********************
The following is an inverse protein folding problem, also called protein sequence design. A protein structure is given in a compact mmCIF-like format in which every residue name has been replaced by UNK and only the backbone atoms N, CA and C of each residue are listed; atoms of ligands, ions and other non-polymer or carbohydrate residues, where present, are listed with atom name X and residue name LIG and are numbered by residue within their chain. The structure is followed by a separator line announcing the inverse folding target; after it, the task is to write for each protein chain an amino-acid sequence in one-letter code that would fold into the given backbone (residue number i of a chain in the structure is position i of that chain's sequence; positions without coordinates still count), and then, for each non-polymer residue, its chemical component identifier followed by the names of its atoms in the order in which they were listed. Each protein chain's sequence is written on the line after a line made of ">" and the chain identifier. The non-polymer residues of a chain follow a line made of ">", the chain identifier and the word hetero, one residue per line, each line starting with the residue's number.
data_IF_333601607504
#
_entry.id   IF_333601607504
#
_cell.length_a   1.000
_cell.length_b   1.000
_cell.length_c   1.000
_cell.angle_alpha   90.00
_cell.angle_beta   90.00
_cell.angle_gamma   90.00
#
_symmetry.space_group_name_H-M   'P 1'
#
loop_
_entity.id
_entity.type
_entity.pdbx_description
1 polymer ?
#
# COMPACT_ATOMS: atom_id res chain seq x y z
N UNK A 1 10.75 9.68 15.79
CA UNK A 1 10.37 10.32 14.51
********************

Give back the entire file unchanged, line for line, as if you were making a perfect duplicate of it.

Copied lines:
The following is an inverse protein folding problem, also called protein sequence design. A protein structure is given in a compact mmCIF-like format in which every residue name has been replaced by UNK and only the backbone atoms N, CA and C of each residue are listed; atoms of ligands, ions and other non-polymer or carbohydrate residues, where present, are listed with atom name X and residue name LIG and are numbered by residue within their chain. The structure is followed by a separator line announcing the inverse folding target; after it, the task is to write for each protein chain an amino-acid sequence in one-letter code that would fold into the given backbone (residue number i of a chain in the structure is position i of that chain's sequence; positions without coordinates still count), and then, for each non-polymer residue, its chemical component identifier followed by the names of its atoms in the order in which they were listed. Each protein chain's sequence is written on the line after a line made of ">" and the chain identifier. The non-polymer residues of a chain follow a line made of ">", the chain identifier and the word hetero, one residue per line, each line starting with the residue's number.
data_IF_333601607504
#
_entry.id   IF_333601607504
#
_cell.length_a   1.000
_cell.length_b   1.000
_cell.length_c   1.000
_cell.angle_alpha   90.00
_cell.angle_beta   90.00
_cell.angle_gamma   90.00
#
_symmetry.space_group_name_H-M   'P 1'
#
loop_
_entity.id
_entity.type
_entity.pdbx_description
1 polymer ?
#
# COMPACT_ATOMS: atom_id res chain seq x y z
N UNK A 1 10.75 9.68 15.79
CA UNK A 1 10.37 10.32 14.51